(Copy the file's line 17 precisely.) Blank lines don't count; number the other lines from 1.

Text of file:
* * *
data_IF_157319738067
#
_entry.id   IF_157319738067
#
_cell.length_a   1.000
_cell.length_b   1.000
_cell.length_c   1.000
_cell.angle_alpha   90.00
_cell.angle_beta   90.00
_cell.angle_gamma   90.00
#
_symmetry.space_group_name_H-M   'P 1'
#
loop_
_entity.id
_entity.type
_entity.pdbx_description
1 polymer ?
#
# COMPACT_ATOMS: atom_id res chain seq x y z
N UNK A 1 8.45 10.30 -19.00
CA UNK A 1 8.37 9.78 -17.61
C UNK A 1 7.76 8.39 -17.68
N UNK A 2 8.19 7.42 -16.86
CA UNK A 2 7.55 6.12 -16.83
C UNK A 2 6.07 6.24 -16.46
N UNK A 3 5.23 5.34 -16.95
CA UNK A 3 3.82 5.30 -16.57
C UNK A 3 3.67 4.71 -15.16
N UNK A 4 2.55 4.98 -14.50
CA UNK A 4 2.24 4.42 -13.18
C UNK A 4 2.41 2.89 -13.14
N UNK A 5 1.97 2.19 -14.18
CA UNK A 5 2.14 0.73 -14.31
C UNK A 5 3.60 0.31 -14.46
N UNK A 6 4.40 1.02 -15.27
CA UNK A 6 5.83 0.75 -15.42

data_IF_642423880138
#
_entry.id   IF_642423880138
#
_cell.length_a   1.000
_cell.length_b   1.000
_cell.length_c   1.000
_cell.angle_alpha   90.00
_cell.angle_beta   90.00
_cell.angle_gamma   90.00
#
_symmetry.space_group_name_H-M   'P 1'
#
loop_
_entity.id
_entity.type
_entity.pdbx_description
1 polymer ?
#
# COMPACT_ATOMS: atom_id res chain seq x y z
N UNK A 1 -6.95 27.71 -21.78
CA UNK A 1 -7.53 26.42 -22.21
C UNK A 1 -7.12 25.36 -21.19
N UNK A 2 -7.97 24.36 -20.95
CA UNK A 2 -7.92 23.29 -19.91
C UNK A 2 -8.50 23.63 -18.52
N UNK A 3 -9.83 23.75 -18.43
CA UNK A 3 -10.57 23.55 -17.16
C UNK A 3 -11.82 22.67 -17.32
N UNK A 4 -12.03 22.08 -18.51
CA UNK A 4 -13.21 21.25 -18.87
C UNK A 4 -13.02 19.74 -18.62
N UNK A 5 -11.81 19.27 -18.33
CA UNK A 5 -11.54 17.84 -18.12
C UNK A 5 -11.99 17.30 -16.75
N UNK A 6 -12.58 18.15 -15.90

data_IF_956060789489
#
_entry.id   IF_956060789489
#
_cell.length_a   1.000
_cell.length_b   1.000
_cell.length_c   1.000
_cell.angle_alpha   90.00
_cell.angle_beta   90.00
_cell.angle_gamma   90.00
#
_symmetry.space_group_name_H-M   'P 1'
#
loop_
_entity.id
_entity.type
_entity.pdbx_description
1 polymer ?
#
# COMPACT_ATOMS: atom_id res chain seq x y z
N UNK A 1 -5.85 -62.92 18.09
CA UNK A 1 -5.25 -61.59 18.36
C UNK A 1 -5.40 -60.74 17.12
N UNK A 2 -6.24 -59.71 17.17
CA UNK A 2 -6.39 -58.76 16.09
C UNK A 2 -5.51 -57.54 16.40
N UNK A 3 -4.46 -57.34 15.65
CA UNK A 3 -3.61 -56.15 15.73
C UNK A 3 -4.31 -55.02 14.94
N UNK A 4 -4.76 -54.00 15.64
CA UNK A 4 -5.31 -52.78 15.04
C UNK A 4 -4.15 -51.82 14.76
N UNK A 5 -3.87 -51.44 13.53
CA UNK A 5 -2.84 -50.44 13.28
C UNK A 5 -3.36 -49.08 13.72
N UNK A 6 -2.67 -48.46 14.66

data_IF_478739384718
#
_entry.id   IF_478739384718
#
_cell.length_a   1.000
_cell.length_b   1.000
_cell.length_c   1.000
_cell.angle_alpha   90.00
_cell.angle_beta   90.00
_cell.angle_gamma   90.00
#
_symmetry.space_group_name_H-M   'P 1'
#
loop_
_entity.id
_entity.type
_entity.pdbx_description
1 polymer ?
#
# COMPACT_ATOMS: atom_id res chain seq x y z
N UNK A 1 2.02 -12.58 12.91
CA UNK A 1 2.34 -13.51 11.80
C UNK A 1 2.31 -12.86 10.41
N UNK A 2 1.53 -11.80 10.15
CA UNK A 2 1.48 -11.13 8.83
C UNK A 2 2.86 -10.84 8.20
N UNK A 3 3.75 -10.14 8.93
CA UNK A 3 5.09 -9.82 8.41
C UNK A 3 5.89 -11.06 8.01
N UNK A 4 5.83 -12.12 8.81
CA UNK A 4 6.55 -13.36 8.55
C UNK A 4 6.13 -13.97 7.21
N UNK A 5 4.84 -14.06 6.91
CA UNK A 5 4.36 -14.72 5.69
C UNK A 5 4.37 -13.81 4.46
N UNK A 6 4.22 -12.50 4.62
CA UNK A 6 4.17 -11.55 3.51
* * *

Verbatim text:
_entity.pdbx_description